Target imperialism! Support the Iraqi workers and poor!

. To support the Iraqi working masses, we must target imperialism. The problem isn't only Bush. True, Bush and his neocons are heroes of big business. But the capitalists also own the Democrats. Both parties are imperialist to the core because the corporate giants need to plunder the world for profits. That's why Clinton and even liberals like Sen. Kennedy are hailing Bush's Iraqi conquest as a victory for democracy. Kennedy stated on ABC TV's This Week (3/6/05) that "What's taken place in a number of countries [in the Middle East] is enormously constructive. It's a reflection the president has been involved. "

. Rather than place hopes in the "enlightened" section of the bourgeoisie, we should appeal to the working masses. It's their sons and daughters being slaughtered. The workers are daily under attack by the capitalists both at the workplace and through slashing social programs and public services. Working class interests lie in opposing the occupation and the bourgeoisie behind it. It's vital to spread anti-imperialist literature among the workers and poor and draw them into protests.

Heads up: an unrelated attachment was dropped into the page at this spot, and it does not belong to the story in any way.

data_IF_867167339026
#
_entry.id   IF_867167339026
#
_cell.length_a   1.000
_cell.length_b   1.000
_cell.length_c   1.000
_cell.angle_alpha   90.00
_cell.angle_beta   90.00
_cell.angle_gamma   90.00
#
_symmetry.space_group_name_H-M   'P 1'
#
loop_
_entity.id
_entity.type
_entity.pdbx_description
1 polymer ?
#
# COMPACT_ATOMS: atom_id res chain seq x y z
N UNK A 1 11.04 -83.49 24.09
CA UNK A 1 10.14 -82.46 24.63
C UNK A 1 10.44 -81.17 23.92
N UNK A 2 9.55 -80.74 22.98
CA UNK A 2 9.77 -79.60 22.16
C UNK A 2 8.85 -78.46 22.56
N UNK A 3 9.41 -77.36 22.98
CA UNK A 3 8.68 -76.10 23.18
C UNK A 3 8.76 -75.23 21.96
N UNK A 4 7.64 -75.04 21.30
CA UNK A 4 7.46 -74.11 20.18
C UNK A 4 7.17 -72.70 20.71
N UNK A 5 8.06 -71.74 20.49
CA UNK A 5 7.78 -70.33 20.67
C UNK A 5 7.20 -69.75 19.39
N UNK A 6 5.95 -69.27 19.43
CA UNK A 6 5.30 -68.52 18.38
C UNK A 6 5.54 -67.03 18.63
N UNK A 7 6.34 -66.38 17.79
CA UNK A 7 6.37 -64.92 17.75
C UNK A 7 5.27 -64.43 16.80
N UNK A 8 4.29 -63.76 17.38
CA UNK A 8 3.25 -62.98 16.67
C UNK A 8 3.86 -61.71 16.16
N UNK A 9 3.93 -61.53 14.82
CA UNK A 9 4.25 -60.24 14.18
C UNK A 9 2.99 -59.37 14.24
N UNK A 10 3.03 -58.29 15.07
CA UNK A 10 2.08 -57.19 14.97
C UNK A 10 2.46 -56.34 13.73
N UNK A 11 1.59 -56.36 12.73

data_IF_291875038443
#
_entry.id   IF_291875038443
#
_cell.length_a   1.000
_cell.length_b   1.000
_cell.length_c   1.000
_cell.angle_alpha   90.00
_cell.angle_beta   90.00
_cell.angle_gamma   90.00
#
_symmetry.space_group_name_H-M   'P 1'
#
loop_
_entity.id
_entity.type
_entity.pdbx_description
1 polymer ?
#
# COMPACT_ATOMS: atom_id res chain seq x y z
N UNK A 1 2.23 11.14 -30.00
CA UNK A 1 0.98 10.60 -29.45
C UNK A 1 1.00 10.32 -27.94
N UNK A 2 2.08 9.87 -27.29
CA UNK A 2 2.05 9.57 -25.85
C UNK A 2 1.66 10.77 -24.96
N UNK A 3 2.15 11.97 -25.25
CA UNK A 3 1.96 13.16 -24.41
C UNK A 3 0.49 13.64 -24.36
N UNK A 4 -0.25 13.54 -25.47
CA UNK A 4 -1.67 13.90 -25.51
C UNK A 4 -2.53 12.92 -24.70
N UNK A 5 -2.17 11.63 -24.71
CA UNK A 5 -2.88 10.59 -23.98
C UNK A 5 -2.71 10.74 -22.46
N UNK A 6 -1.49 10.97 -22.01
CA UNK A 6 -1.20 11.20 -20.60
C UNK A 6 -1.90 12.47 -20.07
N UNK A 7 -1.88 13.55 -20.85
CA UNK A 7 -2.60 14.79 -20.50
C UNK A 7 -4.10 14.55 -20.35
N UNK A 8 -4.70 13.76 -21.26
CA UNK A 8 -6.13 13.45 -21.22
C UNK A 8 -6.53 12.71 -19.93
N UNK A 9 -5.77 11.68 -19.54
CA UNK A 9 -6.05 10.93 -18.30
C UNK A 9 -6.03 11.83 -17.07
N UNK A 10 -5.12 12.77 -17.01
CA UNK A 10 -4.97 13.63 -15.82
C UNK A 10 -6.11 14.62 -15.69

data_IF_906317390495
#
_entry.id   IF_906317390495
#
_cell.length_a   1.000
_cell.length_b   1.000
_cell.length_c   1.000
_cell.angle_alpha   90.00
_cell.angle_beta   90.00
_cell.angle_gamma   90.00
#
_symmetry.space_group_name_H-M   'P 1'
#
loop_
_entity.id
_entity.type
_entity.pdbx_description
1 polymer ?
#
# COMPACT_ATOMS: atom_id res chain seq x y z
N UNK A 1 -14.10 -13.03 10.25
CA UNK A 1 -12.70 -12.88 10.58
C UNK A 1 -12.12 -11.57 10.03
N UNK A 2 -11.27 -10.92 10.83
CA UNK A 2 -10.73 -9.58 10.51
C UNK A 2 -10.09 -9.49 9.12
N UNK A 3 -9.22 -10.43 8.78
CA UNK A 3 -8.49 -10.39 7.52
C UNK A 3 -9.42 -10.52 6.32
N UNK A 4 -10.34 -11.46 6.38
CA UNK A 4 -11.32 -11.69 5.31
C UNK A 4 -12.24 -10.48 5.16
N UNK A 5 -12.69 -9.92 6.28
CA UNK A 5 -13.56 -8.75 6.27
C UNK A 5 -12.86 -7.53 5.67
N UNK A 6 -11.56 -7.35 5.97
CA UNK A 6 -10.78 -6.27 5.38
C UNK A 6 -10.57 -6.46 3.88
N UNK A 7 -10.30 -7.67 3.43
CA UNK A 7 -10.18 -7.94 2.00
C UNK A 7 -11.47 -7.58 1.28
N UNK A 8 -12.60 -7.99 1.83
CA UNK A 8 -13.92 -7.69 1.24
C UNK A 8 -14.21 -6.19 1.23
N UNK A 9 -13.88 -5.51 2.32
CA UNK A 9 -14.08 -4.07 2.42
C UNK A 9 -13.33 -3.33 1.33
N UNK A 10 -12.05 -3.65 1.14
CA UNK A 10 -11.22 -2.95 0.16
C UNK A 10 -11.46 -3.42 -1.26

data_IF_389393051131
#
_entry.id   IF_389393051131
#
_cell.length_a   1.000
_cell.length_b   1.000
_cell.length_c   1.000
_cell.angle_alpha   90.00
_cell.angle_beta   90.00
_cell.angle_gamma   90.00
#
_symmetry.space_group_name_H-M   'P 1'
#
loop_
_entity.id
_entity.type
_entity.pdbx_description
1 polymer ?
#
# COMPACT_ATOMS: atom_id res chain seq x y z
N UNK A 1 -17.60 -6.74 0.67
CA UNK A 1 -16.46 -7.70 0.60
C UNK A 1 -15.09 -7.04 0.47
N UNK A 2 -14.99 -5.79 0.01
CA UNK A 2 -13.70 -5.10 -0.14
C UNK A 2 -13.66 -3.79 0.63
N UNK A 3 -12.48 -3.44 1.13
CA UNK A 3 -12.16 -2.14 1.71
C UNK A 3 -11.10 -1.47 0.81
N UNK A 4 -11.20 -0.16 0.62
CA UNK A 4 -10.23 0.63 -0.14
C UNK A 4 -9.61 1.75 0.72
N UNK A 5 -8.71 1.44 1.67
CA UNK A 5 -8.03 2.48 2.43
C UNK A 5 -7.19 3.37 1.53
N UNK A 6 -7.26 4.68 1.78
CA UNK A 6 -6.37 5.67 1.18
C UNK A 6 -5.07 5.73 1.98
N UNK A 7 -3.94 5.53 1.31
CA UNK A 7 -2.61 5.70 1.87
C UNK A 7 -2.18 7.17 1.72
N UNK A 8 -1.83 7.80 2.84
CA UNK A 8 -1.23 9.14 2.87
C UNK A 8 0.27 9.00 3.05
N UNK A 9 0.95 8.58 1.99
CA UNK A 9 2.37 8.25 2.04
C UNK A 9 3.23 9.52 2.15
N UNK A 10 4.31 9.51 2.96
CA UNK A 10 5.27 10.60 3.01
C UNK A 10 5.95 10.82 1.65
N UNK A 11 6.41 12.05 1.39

. Targeting imperialism doesn't insure that the movement will instantly become powerful enough to defeat the warmongers. But it provides the link between all the atrocities of US foreign policy. In so doing it provides a basis for utilizing each new atrocity to build up a trend that targets the real class roots of war and empire-building.

. Fighting imperialism is impossible without also supporting the class struggle in Iraq. It's the struggle of the Iraqi masses that will liberate them, not the bourgeoisie sitting in the national assembly, nor the ex-Baathist dregs who mislead the anti-occupation resistance. Let's build up an anti-imperialist trend among the masses here in solidarity with the struggles of the Iraqi masses!


Back to main page, write us!

October 16, 2005.
http://www.communistvoice.org
e-mail: mail@communistvoice.org